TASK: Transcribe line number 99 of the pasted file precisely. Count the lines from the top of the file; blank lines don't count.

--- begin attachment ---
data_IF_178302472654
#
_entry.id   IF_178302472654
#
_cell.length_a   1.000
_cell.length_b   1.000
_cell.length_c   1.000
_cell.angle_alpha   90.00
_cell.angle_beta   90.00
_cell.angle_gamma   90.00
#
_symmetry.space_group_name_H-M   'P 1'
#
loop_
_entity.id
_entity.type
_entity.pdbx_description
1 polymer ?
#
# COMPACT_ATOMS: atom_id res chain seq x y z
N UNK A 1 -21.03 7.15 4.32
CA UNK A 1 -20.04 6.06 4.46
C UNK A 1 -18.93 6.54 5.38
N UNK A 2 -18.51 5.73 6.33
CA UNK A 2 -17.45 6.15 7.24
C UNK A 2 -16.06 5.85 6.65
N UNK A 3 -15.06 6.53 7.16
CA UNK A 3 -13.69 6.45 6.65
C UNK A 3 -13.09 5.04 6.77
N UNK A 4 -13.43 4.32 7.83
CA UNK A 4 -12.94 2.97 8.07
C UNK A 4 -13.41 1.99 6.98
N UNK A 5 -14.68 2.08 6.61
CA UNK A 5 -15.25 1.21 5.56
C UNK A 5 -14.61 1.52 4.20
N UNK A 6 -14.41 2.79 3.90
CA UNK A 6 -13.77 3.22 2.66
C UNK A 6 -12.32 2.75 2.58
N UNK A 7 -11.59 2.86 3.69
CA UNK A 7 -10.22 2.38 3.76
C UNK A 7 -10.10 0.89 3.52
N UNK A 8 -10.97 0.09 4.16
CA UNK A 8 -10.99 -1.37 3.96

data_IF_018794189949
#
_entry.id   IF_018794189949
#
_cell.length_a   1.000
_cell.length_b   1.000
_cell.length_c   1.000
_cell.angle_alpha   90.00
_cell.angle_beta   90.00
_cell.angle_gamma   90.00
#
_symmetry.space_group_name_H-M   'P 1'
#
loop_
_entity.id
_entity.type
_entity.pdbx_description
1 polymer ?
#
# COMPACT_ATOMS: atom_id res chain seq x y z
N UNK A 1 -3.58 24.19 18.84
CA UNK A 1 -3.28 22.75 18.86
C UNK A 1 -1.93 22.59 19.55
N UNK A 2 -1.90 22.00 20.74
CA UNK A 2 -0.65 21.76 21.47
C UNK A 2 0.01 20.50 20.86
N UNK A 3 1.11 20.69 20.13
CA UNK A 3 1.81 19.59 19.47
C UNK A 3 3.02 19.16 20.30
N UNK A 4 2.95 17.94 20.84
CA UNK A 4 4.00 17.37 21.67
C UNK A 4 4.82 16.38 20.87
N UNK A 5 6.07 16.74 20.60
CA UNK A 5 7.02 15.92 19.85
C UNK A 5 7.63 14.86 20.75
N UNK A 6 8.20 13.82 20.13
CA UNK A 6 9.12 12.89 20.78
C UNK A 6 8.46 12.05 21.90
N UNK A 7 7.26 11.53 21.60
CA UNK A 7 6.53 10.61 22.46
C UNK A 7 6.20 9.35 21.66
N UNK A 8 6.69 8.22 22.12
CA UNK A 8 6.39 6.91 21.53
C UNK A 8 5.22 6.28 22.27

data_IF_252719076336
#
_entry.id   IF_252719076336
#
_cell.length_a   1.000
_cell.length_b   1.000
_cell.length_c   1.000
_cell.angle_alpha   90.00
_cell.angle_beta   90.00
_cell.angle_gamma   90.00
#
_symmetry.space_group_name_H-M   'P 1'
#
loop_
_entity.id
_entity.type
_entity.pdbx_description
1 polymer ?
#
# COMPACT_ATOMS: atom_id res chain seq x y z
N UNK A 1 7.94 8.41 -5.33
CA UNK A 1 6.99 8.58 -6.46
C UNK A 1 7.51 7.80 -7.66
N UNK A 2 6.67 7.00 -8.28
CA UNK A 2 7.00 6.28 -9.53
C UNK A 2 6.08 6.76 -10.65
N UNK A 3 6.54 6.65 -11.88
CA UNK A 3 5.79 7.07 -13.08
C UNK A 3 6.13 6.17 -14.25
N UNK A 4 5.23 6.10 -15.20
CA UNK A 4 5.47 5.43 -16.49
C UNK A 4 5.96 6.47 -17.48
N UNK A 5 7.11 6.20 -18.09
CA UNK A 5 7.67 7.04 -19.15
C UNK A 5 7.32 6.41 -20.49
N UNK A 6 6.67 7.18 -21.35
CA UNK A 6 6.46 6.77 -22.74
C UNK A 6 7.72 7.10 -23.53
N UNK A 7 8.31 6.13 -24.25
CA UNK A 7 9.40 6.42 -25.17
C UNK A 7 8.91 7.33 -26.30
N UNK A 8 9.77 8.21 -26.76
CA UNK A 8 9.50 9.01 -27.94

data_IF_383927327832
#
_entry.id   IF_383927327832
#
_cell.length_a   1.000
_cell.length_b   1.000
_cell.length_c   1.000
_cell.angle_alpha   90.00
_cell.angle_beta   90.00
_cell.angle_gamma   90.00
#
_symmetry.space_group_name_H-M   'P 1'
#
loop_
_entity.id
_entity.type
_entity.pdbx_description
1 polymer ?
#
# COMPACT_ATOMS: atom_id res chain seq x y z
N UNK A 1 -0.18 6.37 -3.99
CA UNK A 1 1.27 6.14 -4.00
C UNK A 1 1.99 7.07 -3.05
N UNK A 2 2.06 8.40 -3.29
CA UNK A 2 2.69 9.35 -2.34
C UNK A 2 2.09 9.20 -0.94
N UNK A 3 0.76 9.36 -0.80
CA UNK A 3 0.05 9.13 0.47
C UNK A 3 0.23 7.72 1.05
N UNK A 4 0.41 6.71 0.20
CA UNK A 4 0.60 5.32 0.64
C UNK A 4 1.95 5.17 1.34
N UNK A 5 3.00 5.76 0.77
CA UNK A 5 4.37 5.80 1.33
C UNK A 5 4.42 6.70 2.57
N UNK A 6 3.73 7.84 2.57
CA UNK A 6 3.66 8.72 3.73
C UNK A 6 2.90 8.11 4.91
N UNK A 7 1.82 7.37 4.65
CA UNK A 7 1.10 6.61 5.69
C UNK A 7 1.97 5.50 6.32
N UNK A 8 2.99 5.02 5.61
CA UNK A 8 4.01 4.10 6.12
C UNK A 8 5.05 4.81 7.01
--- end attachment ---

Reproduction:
_symmetry.space_group_name_H-M   'P 1'